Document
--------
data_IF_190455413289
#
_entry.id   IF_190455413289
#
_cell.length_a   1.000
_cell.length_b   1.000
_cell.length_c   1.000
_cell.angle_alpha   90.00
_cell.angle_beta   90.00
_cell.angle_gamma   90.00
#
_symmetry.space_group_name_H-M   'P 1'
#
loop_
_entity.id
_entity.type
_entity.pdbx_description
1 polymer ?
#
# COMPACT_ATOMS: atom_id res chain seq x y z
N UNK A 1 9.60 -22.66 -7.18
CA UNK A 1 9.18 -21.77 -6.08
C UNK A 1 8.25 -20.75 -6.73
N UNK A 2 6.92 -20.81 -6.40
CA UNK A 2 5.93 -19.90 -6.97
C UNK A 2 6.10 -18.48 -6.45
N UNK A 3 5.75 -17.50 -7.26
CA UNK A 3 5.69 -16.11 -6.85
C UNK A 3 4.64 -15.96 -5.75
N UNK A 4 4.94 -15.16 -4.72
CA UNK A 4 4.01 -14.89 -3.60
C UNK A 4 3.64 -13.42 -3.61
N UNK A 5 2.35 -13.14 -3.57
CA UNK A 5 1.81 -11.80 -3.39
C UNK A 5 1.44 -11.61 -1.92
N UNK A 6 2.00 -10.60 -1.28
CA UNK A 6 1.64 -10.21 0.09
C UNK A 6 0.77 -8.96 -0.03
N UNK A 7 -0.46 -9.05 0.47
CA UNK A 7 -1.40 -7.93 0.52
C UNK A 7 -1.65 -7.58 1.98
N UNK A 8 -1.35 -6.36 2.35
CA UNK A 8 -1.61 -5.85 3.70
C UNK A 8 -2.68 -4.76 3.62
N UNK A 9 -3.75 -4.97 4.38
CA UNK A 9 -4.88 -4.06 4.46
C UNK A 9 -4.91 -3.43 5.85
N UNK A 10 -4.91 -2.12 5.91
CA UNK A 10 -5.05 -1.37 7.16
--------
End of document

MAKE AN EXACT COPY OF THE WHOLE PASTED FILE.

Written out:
data_IF_190455413289
#
_entry.id   IF_190455413289
#
_cell.length_a   1.000
_cell.length_b   1.000
_cell.length_c   1.000
_cell.angle_alpha   90.00
_cell.angle_beta   90.00
_cell.angle_gamma   90.00
#
_symmetry.space_group_name_H-M   'P 1'
#
loop_
_entity.id
_entity.type
_entity.pdbx_description
1 polymer ?
#
# COMPACT_ATOMS: atom_id res chain seq x y z
N UNK A 1 9.60 -22.66 -7.18
CA UNK A 1 9.18 -21.77 -6.08
C UNK A 1 8.25 -20.75 -6.73
N UNK A 2 6.92 -20.81 -6.40
CA UNK A 2 5.93 -19.90 -6.97
C UNK A 2 6.10 -18.48 -6.45
N UNK A 3 5.75 -17.50 -7.26
CA UNK A 3 5.69 -16.11 -6.85
C UNK A 3 4.64 -15.96 -5.75
N UNK A 4 4.94 -15.16 -4.72
CA UNK A 4 4.01 -14.89 -3.60
C UNK A 4 3.64 -13.42 -3.61
N UNK A 5 2.35 -13.14 -3.57
CA UNK A 5 1.81 -11.80 -3.39
C UNK A 5 1.44 -11.61 -1.92
N UNK A 6 2.00 -10.60 -1.28
CA UNK A 6 1.64 -10.21 0.09
C UNK A 6 0.77 -8.96 -0.03
N UNK A 7 -0.46 -9.05 0.47
CA UNK A 7 -1.40 -7.93 0.52
C UNK A 7 -1.65 -7.58 1.98
N UNK A 8 -1.35 -6.36 2.35
CA UNK A 8 -1.61 -5.85 3.70
C UNK A 8 -2.68 -4.76 3.62
N UNK A 9 -3.75 -4.97 4.38
CA UNK A 9 -4.88 -4.06 4.46
C UNK A 9 -4.91 -3.43 5.85
N UNK A 10 -4.91 -2.12 5.91
CA UNK A 10 -5.05 -1.37 7.16